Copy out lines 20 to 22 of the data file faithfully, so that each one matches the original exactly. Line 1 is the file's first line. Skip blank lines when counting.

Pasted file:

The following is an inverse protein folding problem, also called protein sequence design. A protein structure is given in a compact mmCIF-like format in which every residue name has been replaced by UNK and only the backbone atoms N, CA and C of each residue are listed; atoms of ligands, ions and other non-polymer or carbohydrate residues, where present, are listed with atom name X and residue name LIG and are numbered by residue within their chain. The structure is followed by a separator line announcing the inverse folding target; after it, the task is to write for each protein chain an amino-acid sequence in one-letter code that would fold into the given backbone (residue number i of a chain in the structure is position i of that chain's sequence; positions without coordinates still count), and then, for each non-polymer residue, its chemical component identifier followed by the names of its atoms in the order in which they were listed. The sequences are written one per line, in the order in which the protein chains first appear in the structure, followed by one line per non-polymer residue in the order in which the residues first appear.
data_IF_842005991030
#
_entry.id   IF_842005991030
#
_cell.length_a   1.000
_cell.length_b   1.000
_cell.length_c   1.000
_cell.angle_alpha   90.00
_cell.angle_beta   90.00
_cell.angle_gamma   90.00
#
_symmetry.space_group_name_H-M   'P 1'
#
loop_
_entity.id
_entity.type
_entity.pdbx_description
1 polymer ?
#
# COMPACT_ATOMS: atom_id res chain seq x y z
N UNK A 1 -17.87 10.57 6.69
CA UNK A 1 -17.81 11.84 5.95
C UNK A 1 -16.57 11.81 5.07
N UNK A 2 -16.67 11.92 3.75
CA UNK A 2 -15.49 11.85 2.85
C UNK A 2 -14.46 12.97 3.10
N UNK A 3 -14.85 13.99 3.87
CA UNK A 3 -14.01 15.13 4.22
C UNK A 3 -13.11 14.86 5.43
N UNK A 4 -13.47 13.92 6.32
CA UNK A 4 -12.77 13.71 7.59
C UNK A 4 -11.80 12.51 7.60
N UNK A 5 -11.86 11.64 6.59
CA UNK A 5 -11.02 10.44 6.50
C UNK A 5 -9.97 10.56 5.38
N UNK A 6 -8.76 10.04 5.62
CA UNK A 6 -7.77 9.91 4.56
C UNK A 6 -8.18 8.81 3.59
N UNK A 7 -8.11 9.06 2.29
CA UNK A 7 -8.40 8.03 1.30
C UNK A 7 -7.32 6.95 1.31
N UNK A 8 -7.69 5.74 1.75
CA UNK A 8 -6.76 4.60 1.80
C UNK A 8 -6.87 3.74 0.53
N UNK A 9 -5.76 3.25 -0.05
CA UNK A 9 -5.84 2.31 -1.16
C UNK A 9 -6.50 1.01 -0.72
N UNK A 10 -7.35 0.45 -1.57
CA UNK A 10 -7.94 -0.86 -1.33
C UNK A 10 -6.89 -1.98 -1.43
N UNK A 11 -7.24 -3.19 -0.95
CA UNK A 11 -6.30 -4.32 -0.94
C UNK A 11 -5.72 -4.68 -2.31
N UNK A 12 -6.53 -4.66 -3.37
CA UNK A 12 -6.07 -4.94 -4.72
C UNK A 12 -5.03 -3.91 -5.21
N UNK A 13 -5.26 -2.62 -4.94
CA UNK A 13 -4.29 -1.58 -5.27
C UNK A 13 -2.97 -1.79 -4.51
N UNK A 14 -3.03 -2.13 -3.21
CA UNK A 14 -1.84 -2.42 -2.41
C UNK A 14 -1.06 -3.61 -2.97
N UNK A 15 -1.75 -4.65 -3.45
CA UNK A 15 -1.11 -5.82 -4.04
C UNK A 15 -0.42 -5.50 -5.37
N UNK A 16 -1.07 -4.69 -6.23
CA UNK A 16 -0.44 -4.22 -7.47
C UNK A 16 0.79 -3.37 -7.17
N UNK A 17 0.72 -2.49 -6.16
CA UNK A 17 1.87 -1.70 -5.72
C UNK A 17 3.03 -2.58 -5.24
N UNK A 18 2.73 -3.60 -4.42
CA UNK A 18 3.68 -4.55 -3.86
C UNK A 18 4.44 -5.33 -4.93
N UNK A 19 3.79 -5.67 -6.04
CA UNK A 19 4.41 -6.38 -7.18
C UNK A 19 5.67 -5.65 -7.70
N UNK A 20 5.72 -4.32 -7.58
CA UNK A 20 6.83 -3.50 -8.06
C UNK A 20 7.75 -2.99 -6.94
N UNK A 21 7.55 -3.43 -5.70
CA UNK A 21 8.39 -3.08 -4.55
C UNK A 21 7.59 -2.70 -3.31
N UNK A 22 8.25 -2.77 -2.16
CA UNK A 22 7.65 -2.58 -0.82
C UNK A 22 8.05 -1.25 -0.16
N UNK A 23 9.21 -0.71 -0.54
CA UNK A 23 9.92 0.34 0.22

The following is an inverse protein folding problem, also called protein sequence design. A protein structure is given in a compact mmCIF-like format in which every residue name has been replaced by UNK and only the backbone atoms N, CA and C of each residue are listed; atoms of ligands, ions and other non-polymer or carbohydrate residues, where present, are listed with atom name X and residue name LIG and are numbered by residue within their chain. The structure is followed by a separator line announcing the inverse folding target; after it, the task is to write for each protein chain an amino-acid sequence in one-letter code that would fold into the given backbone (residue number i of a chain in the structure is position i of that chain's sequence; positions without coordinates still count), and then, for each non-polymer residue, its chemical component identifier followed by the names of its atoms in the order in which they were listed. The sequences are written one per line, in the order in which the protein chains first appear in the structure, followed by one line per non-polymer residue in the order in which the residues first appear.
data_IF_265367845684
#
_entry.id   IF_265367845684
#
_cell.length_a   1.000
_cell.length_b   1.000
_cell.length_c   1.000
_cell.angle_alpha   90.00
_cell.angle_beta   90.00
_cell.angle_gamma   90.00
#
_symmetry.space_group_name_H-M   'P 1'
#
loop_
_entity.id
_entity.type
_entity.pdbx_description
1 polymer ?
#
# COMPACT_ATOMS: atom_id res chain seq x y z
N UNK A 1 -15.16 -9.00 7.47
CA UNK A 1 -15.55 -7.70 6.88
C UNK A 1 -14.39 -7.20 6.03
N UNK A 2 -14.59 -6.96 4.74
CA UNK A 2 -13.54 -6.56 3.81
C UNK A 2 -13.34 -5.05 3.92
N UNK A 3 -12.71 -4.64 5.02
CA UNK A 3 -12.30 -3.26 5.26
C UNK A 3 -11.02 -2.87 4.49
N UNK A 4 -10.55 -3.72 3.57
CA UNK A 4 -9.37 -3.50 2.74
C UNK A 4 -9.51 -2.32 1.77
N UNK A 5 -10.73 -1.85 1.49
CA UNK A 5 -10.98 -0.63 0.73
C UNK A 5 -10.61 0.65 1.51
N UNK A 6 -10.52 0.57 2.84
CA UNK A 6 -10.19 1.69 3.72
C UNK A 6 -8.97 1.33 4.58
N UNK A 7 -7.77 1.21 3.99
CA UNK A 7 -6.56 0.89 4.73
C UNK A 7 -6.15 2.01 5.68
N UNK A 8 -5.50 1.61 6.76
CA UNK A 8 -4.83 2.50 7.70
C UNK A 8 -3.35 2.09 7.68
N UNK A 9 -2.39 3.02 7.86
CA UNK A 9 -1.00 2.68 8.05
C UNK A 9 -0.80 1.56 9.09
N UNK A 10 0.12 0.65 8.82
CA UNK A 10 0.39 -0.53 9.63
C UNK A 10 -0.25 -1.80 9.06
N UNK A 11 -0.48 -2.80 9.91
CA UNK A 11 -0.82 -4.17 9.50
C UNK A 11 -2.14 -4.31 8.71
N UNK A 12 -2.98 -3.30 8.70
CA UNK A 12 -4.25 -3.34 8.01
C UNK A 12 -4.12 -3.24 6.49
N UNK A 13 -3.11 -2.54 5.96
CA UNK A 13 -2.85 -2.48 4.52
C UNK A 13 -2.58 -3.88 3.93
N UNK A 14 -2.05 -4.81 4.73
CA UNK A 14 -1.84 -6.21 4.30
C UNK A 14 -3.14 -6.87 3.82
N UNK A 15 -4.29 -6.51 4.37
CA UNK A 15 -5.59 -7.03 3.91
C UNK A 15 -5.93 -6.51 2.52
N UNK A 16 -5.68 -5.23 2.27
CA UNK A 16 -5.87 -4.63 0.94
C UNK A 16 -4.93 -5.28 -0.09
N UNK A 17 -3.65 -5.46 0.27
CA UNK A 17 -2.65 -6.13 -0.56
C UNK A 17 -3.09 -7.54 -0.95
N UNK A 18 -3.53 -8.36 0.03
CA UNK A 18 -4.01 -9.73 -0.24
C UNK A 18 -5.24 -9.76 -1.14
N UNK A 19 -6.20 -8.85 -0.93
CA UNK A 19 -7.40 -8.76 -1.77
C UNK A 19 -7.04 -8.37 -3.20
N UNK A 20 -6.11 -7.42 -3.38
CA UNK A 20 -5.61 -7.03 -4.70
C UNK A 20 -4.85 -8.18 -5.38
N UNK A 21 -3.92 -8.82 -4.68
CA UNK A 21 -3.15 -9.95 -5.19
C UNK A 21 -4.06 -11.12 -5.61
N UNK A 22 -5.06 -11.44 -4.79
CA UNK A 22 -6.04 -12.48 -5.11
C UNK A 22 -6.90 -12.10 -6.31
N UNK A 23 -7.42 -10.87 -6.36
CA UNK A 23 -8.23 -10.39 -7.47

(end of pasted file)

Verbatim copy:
#
# COMPACT_ATOMS: atom_id res chain seq x y z
N UNK A 1 -17.87 10.57 6.69